A majority of marriages in Britain’s Pakistani community being between first cousins is wreaking a terrible toll on public health, with stillbirths, birth defects, and disabilities far higher than they would otherwise be.

In an article published by the Daily Mail, journalist Sue Reid described how an estimated 55 per cent of Pakistani-heritage couples are first cousins in so-called consanguineous marriages.

Not coincidentally, British Pakistanis account for an astonishing 33 per cent of birth defects in the country — far, far in excess of the proportion of births they account for overall, according to Reid.

Indeed, places in England with very large South Asian heritage populations, such as multicultural Bradford, appear to be paying a heavy price for the practice, with doctors in one study identifying some 140 different gene disorders among local youngsters, against only 20-30 among the general population.

Reid also highlighted the fact that stillbirths and infant deaths in the city are approaching double the national average, and many case studies of people with debilitating — and presumably costly, for Britain’s taxpayer-funded National Health Service — illnesses resulting from their parentage.

Breitbart London reported back in 2017 that in Redbridge, a multicultural borough in Britain’s hyper-diverse capital, almost one-in-five child deaths since 2008 were attributable to their parents being close relatives, with “chromosomal, genetic or congenital abnormalities” being a leading cause of death.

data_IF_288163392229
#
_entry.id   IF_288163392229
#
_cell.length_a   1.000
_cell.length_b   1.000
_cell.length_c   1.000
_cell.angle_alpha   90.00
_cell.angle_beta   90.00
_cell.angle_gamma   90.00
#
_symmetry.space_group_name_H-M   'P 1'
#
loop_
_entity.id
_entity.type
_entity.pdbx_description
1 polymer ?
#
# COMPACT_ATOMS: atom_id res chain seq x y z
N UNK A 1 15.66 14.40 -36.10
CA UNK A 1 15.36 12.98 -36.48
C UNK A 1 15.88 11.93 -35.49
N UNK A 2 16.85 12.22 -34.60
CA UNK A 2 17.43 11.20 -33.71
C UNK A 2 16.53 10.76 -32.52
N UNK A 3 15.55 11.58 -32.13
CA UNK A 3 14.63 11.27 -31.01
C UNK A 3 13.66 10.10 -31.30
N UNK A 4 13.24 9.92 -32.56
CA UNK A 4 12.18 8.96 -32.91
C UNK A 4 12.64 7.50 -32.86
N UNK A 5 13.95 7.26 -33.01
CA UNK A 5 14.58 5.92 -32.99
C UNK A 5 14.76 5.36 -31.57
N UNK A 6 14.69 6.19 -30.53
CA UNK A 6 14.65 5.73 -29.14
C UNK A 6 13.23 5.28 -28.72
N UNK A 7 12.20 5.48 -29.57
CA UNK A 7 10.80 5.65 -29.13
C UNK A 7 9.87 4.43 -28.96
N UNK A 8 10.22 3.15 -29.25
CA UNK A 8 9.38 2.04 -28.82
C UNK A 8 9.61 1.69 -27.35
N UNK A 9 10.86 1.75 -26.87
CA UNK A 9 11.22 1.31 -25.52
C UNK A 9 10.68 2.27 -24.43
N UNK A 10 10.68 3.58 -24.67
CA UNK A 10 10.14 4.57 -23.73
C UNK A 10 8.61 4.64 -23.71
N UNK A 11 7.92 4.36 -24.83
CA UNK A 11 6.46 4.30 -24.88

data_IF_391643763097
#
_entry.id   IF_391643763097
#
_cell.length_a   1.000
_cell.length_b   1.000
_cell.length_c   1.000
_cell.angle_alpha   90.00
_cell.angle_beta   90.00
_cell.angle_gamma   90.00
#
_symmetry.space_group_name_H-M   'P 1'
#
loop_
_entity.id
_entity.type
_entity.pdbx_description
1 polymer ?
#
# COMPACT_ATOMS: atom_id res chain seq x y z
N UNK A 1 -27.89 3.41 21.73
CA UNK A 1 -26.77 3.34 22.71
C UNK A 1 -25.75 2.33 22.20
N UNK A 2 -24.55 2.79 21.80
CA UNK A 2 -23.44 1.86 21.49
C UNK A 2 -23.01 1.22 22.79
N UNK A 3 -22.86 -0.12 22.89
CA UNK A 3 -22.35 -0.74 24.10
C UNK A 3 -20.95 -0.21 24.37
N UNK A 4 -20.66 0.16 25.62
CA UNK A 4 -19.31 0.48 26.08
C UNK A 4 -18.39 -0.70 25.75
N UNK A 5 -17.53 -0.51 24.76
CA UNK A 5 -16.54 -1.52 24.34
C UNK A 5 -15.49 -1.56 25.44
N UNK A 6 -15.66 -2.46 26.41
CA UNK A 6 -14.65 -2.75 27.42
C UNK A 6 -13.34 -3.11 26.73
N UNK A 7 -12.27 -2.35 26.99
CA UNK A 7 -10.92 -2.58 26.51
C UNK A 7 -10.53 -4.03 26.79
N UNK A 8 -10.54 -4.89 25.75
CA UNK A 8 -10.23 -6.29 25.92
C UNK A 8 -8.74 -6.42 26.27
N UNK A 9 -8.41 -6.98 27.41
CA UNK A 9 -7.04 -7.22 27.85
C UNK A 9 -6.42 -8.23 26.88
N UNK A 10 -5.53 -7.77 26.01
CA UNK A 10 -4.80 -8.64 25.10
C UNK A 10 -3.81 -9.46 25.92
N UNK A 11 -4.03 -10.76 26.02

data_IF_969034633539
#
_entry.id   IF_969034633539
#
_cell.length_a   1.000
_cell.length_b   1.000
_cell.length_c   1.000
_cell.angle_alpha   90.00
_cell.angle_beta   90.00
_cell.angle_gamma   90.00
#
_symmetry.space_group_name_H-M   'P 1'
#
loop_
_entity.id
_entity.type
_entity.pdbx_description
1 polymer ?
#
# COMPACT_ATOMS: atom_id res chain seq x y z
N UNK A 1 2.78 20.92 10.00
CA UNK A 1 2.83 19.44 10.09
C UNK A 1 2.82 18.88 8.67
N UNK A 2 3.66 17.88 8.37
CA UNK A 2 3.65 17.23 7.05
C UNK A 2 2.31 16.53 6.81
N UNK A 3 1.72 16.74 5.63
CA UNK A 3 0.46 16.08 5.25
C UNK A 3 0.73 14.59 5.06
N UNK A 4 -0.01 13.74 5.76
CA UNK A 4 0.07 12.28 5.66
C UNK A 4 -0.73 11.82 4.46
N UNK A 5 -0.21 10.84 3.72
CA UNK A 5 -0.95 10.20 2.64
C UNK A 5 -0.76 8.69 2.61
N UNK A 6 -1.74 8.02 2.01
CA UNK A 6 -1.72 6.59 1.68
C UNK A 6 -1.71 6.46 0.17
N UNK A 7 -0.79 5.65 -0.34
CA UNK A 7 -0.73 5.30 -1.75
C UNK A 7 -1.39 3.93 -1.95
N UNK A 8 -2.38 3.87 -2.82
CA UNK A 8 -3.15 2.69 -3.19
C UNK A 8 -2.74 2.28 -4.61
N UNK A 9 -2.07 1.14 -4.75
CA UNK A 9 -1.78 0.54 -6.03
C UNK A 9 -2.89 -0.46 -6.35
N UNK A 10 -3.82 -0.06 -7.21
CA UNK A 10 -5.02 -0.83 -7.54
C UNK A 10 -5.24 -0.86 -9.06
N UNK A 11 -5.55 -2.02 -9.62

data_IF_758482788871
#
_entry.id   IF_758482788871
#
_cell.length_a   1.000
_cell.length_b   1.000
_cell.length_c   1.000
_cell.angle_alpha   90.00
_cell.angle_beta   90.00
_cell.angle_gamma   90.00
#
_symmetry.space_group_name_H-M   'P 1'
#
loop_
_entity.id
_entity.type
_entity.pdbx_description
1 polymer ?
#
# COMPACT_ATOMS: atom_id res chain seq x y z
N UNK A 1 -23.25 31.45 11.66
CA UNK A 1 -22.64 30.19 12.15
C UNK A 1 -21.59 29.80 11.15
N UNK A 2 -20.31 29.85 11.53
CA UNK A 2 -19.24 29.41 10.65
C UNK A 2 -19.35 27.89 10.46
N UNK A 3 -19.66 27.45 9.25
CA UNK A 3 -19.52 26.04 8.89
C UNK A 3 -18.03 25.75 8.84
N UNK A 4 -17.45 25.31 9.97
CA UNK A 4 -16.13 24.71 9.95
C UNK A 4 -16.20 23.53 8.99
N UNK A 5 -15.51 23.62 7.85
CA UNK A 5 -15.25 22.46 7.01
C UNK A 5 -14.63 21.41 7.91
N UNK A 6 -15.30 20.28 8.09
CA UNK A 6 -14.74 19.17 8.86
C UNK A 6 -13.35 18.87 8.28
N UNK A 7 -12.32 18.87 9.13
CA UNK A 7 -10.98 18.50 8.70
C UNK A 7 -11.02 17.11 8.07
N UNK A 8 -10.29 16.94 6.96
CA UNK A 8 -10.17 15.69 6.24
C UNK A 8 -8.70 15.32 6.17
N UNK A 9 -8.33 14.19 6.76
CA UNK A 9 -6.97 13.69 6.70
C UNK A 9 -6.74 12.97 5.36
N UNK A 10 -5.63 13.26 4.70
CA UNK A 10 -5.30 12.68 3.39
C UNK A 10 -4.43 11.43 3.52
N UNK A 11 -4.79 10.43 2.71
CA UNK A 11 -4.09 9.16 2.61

“The first duty of a Government is to protect its citizens from harm. There is a strong argument, down the road, for it to consider whether first-cousin unions should be outlawed in the same way as incest is,” suggested Nazir Afzal, a prosecutor turned pundit who the media has often turned to for comment on the topic of now-rarely covered majority-Muslim rape gangs in the past.

“We are tired of burying our babies,” suggested Afzal, whose own parents hail from Pakistan, adding that it is time “to follow the science and act to save lives” — although in truth it appears as though the problem is one of the Pakistani community’s own making, with the British government only culpable insofar as it has done nothing to prevent the Pakistani community from indulging its collective penchant for first cousin marriages, which are in modern times well outside the norm for the native population and socially discouraged.

Afzal, a practising Muslim, said that in his view the popularity of first cousin marriages among Pakistanis in Britain is down to greed, not religion.

‘They are arranged for material reasons, not because of religion. Families don’t want to risk their gold by allowing their child to marry an outsider,” he said.

“Some brothers betroth their boy or girl at birth to each other. Where is the choice of partner for their adult child?” he demanded.

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